SHARES in Royal Bank of Scotland dropped more than three per cent after a massive provision for PPI (payment protection insurance) claims and a “disappointing” quarter by its investment banking operation dragged the institution back into the red.

State-backed Royal Bank slipped to a £315 million attributable loss for the third quarter as it set aside a further £900m to deal with a greater than anticipated flood of PPI compensation claims ahead of the August deadline. The bank had made a profit of £448m at the same stage last year.

The extra provision for PPI was at the upper end of forecasts, with the bank having previously guided on setting aside between £600m and £900m to deal with complaints. And it led to a 50 basis point reduction in the bank’s capital strength, with its CET1 (common equity tier 1) ratio 15.7% at the end of the quarter.

READ MORE: PPI claimants left waiting as banks swamped by complaints

The overall bill to the banking industry from the PPI scandal is now more than £36bn.

But PPI, which was sold alongside financial products such as loans and credit cards, was not the only stumbling block for Royal in the third quarter. NatWest Markets, its investment banking operation, saw  income plunge by nearly 50% to £184m, contributing to the division reporting a loss of £193m for the quarter. The bank said its rates income came under pressure from deteriorating sentiment in the global economy, and a fall in bond yields.

Royal Bank reported an impairment loss of £213m. This included a £55m charge which director of finance Katie Murray said was a reflection of “a more uncertain economic outlook, including a deterioration of growth forecasts, the ongoing volatility we have seen, and the slightly increased unemployment figures from an admittedly low level”.

Ms Murray observed that the impairments were “slightly higher” than consensus, underlining the “strain” in the economy. But she told journalists the “signs of growing volatility we are seeing” are not exclusively related to Brexit, pointing to tensions across the global economy.

READ MORE: PPI costs soar for Scottish lenders after last minute surge in claims

Ms Murray said: “I thought, given the week, you would expect me to say something about Brexit. We are very much focused on controlling the controllables as the Brexit economic and political uncertainty continues.

“As far as RBS is concerned, our preparations are in place, with our Amsterdam and Frankfurt offices totally operational.”

The bank reported that net lending across the business, including personal banking, commercial and private banking, and Ulster Bank, increased by 3.2 per cent, beating its 2% to 3% target.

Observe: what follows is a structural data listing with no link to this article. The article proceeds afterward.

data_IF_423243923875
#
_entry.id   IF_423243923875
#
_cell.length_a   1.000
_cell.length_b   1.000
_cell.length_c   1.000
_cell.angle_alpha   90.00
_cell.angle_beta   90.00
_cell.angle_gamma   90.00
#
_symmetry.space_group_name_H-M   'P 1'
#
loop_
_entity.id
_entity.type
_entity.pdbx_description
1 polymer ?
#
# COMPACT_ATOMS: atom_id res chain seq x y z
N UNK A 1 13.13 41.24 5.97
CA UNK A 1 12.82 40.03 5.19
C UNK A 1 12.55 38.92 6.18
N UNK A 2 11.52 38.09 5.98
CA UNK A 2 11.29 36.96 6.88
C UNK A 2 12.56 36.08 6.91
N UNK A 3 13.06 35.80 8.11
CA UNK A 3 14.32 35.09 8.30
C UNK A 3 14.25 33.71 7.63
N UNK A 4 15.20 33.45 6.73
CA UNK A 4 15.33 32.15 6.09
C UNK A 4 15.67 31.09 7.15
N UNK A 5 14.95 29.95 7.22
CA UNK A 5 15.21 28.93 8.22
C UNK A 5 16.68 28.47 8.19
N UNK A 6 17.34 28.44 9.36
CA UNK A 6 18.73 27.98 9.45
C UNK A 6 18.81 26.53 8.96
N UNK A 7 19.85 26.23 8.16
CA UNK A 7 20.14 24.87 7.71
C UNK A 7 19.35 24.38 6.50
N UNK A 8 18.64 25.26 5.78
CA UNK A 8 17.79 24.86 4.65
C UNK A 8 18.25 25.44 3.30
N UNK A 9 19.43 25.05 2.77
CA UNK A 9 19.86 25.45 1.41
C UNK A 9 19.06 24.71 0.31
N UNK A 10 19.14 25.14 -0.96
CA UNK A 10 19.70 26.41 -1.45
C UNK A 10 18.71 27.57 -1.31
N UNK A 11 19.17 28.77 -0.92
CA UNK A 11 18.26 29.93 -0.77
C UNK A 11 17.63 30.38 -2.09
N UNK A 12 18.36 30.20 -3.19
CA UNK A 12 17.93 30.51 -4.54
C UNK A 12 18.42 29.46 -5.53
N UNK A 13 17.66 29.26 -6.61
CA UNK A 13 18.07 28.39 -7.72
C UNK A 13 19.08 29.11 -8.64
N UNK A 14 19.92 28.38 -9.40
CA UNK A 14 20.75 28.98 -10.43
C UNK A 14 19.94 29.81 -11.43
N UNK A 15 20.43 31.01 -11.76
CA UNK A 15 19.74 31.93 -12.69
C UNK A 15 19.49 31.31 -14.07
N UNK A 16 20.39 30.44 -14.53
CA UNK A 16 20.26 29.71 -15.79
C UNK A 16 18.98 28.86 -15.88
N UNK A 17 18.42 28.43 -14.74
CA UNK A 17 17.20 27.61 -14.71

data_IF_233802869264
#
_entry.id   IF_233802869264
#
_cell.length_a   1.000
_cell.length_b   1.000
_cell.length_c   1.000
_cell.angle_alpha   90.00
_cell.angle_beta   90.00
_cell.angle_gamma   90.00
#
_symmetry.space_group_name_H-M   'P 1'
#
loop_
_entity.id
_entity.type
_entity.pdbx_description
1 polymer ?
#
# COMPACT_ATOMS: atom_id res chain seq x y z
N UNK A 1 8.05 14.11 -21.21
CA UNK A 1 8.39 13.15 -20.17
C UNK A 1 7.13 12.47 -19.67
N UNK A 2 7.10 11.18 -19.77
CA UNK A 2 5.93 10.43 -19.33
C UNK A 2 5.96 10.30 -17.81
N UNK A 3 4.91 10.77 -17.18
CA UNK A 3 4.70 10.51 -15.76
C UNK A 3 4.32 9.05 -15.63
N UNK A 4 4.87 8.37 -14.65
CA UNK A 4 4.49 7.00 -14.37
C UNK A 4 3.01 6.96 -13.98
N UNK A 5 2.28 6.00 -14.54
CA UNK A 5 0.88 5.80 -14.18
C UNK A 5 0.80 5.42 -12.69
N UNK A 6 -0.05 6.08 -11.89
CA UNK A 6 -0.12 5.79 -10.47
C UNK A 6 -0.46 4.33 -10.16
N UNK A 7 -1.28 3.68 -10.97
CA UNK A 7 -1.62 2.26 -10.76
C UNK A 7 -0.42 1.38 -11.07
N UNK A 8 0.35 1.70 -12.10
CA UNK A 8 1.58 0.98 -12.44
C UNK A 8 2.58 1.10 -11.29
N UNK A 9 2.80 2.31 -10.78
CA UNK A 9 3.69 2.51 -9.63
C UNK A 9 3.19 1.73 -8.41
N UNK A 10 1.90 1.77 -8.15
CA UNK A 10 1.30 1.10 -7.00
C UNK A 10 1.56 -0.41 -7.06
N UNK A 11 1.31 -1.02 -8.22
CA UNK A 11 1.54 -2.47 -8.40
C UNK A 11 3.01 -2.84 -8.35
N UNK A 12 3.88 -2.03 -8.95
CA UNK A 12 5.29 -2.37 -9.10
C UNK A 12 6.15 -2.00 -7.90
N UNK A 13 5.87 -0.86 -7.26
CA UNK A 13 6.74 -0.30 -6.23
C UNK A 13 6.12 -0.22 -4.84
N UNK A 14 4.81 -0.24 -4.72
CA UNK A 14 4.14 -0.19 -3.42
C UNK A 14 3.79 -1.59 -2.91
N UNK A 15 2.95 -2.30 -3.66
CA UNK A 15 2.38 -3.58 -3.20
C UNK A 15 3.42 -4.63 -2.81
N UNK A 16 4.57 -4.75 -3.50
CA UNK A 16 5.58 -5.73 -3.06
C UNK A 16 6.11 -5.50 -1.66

But Ms Murray noted that Brexit uncertainty was continuing to cause large corporates to delay investments in the UK.

And the bank’s net interest margin, in essence the difference between what it earns on loans versus what it pays out to savers, continued to come under pressure. It fell to 1.97% from 2.04% in the third quarter of last year amid stiff competition in the mortgage market.

The results were the last to be delivered by Royal Bank before Alison Rose officially takes over as chief executive from Ross McEwan next week.

READ MORE: Bank of Scotland owner takes £1.8bn PPI hit

Ms Murray told reporters that, “as expected” the third quarter results were “significantly impacted by a PPI charge of £900m following greater than predicted complaint volumes in the lead up to the deadline.”

RBS had provided a total of £5.3bn in respect of PPI claims to the end of the first half on June 30.

Asked whether the bank, which remains 62 per cent owned by UK taxpayers, could now draw a line under PPI, Ms Murray said the £900m  charge reflected the bank’s “best estimate” of what it currently envisages the outstanding liability will be.

“It would be a very brave FD (finance director) to say the line was completely drawn under it, but this is certainly our best estimate of that,” she said.

Ms Murray said the bank currently had no plans for further branch closures but noted that as it continues to invest in transitioning to digital banking it would “continue to see greater efficiency in our cost base.”

Nicholas Hyett, equity analyst at stockbroker Hargreaves Lansdown, said: “PPI has checked out with a bang, driving RBS back into the red in the third quarter - the industry will be relieved to see the back of the whole sorry saga. However, it’s not the main culprit in today’s profit miss. RBS’ s investment bank, NatWest Markets, delivered a very disappointing result – with core income almost halving in a tougher rates environment.

“Looking past the headline numbers though we see some positive signs. Lending growth continues across the retail and commercial banks and bad loans remain low by historic standards.

“While the difference between what the bank can earn on loans and has to pay on deposits remains under pressure, the interest margin is holding up reasonably well in our view”

Shares in Royal Bank closed down 3.3%, or 7.8p, at 225.9p.